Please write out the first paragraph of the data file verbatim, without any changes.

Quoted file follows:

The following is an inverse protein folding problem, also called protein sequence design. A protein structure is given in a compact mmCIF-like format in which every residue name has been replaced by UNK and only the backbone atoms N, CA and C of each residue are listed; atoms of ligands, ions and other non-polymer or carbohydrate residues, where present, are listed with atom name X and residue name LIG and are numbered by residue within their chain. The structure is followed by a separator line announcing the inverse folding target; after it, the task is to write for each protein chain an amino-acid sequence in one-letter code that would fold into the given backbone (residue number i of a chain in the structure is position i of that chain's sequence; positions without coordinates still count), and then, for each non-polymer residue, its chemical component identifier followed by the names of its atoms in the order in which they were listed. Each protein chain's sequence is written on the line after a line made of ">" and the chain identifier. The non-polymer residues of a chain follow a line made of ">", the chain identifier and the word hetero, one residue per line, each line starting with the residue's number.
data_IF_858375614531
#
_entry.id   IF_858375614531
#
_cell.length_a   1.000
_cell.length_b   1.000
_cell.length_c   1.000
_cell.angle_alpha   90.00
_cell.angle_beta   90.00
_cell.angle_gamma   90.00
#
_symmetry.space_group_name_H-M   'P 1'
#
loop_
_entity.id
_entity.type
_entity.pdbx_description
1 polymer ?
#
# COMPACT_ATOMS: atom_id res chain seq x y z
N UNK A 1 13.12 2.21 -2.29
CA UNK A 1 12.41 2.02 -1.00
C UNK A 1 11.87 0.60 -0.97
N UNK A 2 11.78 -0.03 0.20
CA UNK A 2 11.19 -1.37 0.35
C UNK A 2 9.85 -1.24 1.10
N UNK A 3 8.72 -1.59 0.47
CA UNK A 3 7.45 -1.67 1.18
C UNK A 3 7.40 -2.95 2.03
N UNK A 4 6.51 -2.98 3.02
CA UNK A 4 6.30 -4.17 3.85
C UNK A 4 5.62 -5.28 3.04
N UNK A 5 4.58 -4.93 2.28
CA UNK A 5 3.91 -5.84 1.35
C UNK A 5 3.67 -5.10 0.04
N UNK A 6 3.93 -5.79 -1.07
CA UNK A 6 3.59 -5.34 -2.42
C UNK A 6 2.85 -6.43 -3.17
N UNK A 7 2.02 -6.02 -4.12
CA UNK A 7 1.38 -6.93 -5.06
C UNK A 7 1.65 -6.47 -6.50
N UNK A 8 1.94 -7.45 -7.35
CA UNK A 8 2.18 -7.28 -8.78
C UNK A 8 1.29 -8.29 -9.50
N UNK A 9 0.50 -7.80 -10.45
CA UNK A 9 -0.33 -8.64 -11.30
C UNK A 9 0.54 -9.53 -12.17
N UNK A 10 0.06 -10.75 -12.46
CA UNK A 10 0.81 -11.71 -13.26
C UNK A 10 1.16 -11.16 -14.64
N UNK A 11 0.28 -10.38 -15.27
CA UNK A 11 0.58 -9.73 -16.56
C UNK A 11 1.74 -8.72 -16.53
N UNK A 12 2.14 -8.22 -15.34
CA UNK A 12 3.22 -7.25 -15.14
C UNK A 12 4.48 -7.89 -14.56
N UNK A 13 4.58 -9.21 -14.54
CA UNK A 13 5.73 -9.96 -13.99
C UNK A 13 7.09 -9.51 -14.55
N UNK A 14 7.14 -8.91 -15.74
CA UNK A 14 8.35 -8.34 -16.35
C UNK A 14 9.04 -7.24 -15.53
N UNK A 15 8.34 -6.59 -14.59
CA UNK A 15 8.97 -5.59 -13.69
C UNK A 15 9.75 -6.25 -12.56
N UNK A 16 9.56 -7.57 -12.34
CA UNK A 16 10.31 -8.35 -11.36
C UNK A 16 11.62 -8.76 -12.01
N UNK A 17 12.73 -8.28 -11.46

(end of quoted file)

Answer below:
The following is an inverse protein folding problem, also called protein sequence design. A protein structure is given in a compact mmCIF-like format in which every residue name has been replaced by UNK and only the backbone atoms N, CA and C of each residue are listed; atoms of ligands, ions and other non-polymer or carbohydrate residues, where present, are listed with atom name X and residue name LIG and are numbered by residue within their chain. The structure is followed by a separator line announcing the inverse folding target; after it, the task is to write for each protein chain an amino-acid sequence in one-letter code that would fold into the given backbone (residue number i of a chain in the structure is position i of that chain's sequence; positions without coordinates still count), and then, for each non-polymer residue, its chemical component identifier followed by the names of its atoms in the order in which they were listed. Each protein chain's sequence is written on the line after a line made of ">" and the chain identifier. The non-polymer residues of a chain follow a line made of ">", the chain identifier and the word hetero, one residue per line, each line starting with the residue's number.